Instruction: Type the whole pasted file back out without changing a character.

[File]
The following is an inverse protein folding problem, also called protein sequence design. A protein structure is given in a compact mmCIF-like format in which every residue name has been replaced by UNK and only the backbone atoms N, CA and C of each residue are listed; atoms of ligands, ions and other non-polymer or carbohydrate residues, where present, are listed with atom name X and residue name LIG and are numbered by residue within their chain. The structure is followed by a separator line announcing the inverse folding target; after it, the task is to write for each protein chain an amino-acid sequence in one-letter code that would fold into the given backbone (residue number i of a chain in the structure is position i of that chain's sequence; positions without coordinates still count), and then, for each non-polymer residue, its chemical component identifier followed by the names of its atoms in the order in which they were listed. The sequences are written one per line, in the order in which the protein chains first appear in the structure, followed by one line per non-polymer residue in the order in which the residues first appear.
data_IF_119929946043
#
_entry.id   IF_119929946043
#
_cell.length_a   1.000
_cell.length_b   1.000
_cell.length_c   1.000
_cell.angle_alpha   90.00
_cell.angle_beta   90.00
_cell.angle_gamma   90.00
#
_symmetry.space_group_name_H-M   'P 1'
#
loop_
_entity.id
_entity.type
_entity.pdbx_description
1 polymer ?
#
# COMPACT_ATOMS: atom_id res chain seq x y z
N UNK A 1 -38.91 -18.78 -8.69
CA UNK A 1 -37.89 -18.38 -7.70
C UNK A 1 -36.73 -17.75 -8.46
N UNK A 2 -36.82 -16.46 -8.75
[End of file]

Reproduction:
The following is an inverse protein folding problem, also called protein sequence design. A protein structure is given in a compact mmCIF-like format in which every residue name has been replaced by UNK and only the backbone atoms N, CA and C of each residue are listed; atoms of ligands, ions and other non-polymer or carbohydrate residues, where present, are listed with atom name X and residue name LIG and are numbered by residue within their chain. The structure is followed by a separator line announcing the inverse folding target; after it, the task is to write for each protein chain an amino-acid sequence in one-letter code that would fold into the given backbone (residue number i of a chain in the structure is position i of that chain's sequence; positions without coordinates still count), and then, for each non-polymer residue, its chemical component identifier followed by the names of its atoms in the order in which they were listed. The sequences are written one per line, in the order in which the protein chains first appear in the structure, followed by one line per non-polymer residue in the order in which the residues first appear.
data_IF_119929946043
#
_entry.id   IF_119929946043
#
_cell.length_a   1.000
_cell.length_b   1.000
_cell.length_c   1.000
_cell.angle_alpha   90.00
_cell.angle_beta   90.00
_cell.angle_gamma   90.00
#
_symmetry.space_group_name_H-M   'P 1'
#
loop_
_entity.id
_entity.type
_entity.pdbx_description
1 polymer ?
#
# COMPACT_ATOMS: atom_id res chain seq x y z
N UNK A 1 -38.91 -18.78 -8.69
CA UNK A 1 -37.89 -18.38 -7.70
C UNK A 1 -36.73 -17.75 -8.46
N UNK A 2 -36.82 -16.46 -8.75